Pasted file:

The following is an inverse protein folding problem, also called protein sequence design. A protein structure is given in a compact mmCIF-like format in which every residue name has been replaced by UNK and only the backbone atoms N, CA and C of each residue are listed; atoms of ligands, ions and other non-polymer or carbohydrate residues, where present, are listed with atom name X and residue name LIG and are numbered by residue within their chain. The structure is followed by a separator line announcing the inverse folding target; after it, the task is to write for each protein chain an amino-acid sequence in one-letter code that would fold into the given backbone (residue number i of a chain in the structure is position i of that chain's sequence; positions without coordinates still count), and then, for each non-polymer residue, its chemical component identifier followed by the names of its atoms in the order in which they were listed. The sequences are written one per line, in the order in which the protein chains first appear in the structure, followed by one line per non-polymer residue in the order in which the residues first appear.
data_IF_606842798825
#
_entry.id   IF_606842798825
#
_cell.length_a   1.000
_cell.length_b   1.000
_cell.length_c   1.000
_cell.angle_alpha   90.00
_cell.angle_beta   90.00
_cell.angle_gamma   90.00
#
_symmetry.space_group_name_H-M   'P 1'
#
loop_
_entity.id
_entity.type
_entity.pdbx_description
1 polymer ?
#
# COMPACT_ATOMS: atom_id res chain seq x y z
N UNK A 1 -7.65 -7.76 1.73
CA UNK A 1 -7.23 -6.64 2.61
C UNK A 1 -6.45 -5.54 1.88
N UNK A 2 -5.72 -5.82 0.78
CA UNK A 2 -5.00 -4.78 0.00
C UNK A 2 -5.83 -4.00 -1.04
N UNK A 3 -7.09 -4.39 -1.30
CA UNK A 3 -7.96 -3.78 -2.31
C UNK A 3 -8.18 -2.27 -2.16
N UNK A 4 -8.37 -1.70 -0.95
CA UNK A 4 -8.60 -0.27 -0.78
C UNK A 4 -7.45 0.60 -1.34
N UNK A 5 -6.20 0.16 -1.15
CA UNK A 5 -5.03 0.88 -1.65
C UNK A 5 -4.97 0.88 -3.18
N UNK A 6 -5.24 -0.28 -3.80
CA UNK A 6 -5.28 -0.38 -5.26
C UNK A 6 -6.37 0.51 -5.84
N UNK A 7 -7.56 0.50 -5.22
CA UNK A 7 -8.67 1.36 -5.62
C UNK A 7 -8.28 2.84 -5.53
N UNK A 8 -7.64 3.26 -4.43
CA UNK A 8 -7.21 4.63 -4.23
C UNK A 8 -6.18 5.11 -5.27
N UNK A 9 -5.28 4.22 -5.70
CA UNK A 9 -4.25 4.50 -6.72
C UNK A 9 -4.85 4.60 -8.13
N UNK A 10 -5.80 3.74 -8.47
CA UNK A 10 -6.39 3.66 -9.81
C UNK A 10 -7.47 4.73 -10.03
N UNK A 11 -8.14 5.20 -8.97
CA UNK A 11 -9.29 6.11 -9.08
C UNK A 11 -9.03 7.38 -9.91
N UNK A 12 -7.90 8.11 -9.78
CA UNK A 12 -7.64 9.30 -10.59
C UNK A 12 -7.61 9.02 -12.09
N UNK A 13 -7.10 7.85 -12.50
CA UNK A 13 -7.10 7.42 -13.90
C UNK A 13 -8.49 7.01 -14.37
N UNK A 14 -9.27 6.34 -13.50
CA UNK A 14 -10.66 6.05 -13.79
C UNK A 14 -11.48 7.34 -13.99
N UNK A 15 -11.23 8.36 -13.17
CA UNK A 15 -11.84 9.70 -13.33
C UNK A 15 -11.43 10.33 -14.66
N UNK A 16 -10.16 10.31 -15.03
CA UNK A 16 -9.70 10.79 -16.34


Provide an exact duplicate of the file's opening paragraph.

The following is an inverse protein folding problem, also called protein sequence design. A protein structure is given in a compact mmCIF-like format in which every residue name has been replaced by UNK and only the backbone atoms N, CA and C of each residue are listed; atoms of ligands, ions and other non-polymer or carbohydrate residues, where present, are listed with atom name X and residue name LIG and are numbered by residue within their chain. The structure is followed by a separator line announcing the inverse folding target; after it, the task is to write for each protein chain an amino-acid sequence in one-letter code that would fold into the given backbone (residue number i of a chain in the structure is position i of that chain's sequence; positions without coordinates still count), and then, for each non-polymer residue, its chemical component identifier followed by the names of its atoms in the order in which they were listed. The sequences are written one per line, in the order in which the protein chains first appear in the structure, followed by one line per non-polymer residue in the order in which the residues first appear.